"Analysis of data gathered from 2,899 Saudi women between the ages of 14 and 59 years showed a decline in the age at menarche. The mean age at menarche was 13.24 years, but women born in the past 20 years matured more than half a year earlier than their mothers' generation. The average number of pregnancies among the sampled women was 4.48. Women with older age at menarche had a slightly higher number of pregnancies, and there was a positive correlation between older age at menarche and reported live births. The proportion of women reporting one or more miscarriages was not associated with age at menarche."
Correspondence: F. Al-Abdul Jabbar, King Faisal Specialist Hospital and Research Centre, P.O. Box 3354, Riyadh 11211, Saudi Arabia. Location: U.S. National Library of Medicine, Bethesda, MD.
Hamid; Tey, Nai Peng; Ramli, Nazileh. A study on the age
at menopause and menopausal symptoms among Malaysian women.
Malaysian Journal of Reproductive Health, Vol. 7, No. 1, Jun 1989. 1-9
pp. Kuala Lumpur, Malaysia. In Eng.
The authors examine age at menopause and menopausal symptoms among 677 Malaysian women interviewed in 1986. Consideration is given to psychological as well as physical effects. Findings indicate that approximately 7 out of 10 women entered menopause between ages 45-54 and that socioeconomic status did not affect onset or symptoms.
Correspondence: N. P. Tey, National Population and Family Development Board, P.O. Box 10416, 50712 Kuala Lumpur, Malaysia. Location: Princeton University Library (SPR).
Maurice. The sex ratio at birth: a retrospective review
and commentary. [Indice de masculinite a la naissance: apercu
retrospectif et commentaires.] Journal de la Societe de Statistique de
Paris, Vol. 130, No. 2, 1989. 80-102 pp. Nancy, France. In Fre. with
sum. in Eng.
Trends in the sex ratio are examined, and the possible effect of new biotechnologies on sex preselection is discussed. "We recall that this ratio is very stable, around 105 males for 100 females (live births). However, in France, a slight decreasing trend during the 19th century can be observed (from 107 to 104). At the present time this ratio seems to be maintained at a level of 105.3. The great demographic perturbations, particularly caused by wars, have been marked by a slight but notable increase in the indicator (106) when natality rises again after a deep depression. The variations, always small, of this indicator are more dependent on the male than on female natality, for reasons that are unclear." A comment by Paul Damiani is included (pp. 99-102).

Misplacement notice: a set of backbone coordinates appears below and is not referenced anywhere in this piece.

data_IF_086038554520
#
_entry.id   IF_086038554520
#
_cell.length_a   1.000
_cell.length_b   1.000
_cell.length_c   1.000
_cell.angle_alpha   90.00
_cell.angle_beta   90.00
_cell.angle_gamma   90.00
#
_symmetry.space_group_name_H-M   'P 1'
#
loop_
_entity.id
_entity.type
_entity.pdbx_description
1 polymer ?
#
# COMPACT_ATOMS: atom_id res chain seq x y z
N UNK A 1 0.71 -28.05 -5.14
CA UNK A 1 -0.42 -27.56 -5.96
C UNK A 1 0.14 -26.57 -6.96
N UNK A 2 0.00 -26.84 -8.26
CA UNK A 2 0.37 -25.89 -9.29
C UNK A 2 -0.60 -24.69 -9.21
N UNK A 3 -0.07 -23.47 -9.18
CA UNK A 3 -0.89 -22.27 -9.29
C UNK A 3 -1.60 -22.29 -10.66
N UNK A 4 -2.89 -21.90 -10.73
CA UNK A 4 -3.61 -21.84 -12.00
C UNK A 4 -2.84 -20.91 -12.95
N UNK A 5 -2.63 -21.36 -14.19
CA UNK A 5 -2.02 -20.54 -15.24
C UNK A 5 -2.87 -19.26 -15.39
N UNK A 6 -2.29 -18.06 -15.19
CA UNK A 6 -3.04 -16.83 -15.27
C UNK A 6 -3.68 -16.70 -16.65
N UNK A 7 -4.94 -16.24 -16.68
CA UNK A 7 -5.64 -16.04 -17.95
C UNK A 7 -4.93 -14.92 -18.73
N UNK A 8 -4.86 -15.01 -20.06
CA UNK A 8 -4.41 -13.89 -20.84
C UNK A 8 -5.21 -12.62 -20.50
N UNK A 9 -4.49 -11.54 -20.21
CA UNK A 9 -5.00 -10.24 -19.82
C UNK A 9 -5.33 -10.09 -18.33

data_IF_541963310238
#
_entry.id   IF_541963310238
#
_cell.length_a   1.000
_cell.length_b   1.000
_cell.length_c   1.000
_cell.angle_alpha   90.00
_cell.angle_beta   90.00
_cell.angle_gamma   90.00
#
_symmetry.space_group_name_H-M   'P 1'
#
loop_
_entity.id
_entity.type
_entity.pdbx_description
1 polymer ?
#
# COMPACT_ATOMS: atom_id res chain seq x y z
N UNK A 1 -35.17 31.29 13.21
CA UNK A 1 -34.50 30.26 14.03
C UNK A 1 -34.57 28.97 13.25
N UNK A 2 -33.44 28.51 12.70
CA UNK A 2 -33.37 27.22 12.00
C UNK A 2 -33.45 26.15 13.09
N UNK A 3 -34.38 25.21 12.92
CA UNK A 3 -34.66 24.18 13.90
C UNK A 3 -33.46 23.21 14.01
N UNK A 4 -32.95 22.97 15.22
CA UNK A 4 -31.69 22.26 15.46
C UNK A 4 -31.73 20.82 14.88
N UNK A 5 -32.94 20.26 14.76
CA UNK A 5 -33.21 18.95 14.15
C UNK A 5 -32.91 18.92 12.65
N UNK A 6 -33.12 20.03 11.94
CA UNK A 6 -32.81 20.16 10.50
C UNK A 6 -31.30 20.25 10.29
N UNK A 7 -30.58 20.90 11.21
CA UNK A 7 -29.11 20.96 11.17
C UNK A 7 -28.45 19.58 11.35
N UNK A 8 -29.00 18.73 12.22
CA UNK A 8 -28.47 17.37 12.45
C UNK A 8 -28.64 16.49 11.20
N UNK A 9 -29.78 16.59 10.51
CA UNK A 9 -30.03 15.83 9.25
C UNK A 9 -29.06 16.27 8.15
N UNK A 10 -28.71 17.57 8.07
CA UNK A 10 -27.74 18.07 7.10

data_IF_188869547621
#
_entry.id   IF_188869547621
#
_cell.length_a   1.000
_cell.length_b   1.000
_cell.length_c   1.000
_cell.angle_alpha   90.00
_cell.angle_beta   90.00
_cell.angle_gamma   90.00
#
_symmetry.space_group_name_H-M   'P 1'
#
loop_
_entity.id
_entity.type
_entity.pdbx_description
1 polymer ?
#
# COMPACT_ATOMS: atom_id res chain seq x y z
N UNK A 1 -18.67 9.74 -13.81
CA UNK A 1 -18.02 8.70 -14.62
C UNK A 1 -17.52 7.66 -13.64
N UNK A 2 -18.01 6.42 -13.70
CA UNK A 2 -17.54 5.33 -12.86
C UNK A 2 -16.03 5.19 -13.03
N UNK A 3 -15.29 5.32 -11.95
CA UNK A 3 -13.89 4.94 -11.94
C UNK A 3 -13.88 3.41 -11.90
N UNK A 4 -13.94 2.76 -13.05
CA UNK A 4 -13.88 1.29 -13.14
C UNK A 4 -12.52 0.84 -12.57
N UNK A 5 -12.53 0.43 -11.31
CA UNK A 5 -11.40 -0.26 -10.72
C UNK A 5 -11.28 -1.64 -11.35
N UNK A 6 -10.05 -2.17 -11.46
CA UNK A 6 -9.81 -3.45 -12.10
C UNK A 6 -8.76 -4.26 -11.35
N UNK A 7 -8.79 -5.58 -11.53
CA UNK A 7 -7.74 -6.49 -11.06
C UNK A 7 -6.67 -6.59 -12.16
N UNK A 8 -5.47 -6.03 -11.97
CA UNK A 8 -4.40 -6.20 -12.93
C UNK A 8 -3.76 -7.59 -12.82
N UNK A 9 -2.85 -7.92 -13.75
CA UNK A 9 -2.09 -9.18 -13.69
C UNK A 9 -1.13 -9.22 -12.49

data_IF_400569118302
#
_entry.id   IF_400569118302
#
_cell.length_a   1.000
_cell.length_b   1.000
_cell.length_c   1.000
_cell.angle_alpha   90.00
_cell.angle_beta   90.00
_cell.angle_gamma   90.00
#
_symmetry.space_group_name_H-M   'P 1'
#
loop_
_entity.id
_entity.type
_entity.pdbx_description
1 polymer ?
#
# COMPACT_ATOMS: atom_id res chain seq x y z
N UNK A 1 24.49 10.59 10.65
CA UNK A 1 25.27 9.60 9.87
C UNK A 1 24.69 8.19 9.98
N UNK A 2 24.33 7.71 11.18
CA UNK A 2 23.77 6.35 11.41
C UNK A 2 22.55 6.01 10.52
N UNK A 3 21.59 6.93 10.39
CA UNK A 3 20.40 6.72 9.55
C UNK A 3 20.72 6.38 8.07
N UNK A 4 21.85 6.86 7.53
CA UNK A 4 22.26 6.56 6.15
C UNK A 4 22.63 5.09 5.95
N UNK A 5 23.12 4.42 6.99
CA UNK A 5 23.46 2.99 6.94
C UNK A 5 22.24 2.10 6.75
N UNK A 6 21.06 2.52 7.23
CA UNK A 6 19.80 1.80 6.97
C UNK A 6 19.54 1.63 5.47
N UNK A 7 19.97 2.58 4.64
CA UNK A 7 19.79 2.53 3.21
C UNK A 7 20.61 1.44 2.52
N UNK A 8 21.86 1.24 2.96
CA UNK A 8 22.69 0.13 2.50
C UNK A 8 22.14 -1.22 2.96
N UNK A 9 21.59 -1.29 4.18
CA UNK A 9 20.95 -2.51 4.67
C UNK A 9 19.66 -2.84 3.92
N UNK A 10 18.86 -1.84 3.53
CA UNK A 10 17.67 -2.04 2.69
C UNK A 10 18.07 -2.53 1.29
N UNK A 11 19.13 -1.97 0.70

Correspondence: M. Aubenque, Institut National de la Statistique et des Etudes Economiques, 18 boulevard Adolphe-Pinard, 75675 Paris Cedex 14, France. Location: Princeton University Library (SPR).
El-Shalakani, Mostafa. Factors determining decline
in sex ratio in Kuwaiti population. Egyptian Population and Family
Planning Review, Vol. 19, No. 1, Jun 1985. 10-27 pp. Giza, Egypt. In
"Census data of Kuwait show that the sex ratio among Kuwaiti nationals has been declining. This paper examines the influence of various factors on the sex ratio. Among the 5 factors considered here, the results show that two of them, viz, the mortality differential between Kuwaiti males and Kuwaiti females and the mixed marriages of Kuwaitis with Non-Kuwaitis, contributed towards 70 percent of the decline in the sex ratio during the intercensal period 1975-80."
Correspondence: M. El-Shalakani, Kuwait University, Department of Statistics, POB 5969, Safat, Kuwait. Location: Princeton University Library (SPR).
Masood A.; Leinberger-Sica, Anayansi; Matos, Peter; Wesley, Alvin
C. Sex preselection in New York City: who chooses which
sex and why. International Journal of Fertility, Vol. 34, No. 5,
Sep-Oct 1989. 353-4 pp. New York, New York. In Eng.
Sex preselection choices among couples in New York City are analyzed. Of the 178 couples, 57 were from countries other than the United States. It is noted that although the U.S. couples chose to have boys or girls with equal frequency, depending on the gender of previous children, all the non-U.S. couples chose to have boys for economic, cultural, or personal reasons.
Correspondence: M. A. Khatamee, 877 Park Avenue, New York, NY 10021. Location: Princeton University Library (SPR).
Shuang. An analysis of the sex ratios at birth of
China. Renkou Yanjiu, No. 3, May 29, 1988. 33-6 pp. Beijing,
China. In Chi.
The sex ratio at birth in China is analyzed using data from the 1982 census. The focus is on geographic differentials in sex distribution and the impact of population density on those differentials. Findings indicate that the sex ratio at birth was lower in urban populations than in rural populations.
Location: Princeton University Library (SPR).
Frits. Do the fittest survive? Psychosocial and
demographic determinants of longevity from a 12-year longitudinal study
on relocation of the aged. [Overleven de fitsten? Psychosociale
en demografische determinanten van levensduur uit een 12-jarig
longitudinaal onderzoek rond verhuizing bij ouderen.] Tijdschrift voor
Gerontologie en Geriatrie, Vol. 19, No. 4, Sep 1988. 153-62 pp.
Deventer, Netherlands. In Dut. with sum. in Eng.
"In this article attention is paid to longevity [in the Netherlands] and some predictors of longevity in 455 respondents in a 12-year longitudinal research that started in 1974 on relocation of older people. Participants in this research project stemmed from five groups, which can be distinguished by the degree of diminished autonomy of (desired) housing facility. The more autonomous the housing facility, the lower the mortality rate appeared to be."
Correspondence: F. Mertens, Intervakgroep Sociale Gerontologie KUN, Postbus 9104, 6500 HE Nijmegen, Netherlands. Location: U.S. National Library of Medicine, Bethesda, MD.
Vandenbroucke, J. P. Life expectancy in man in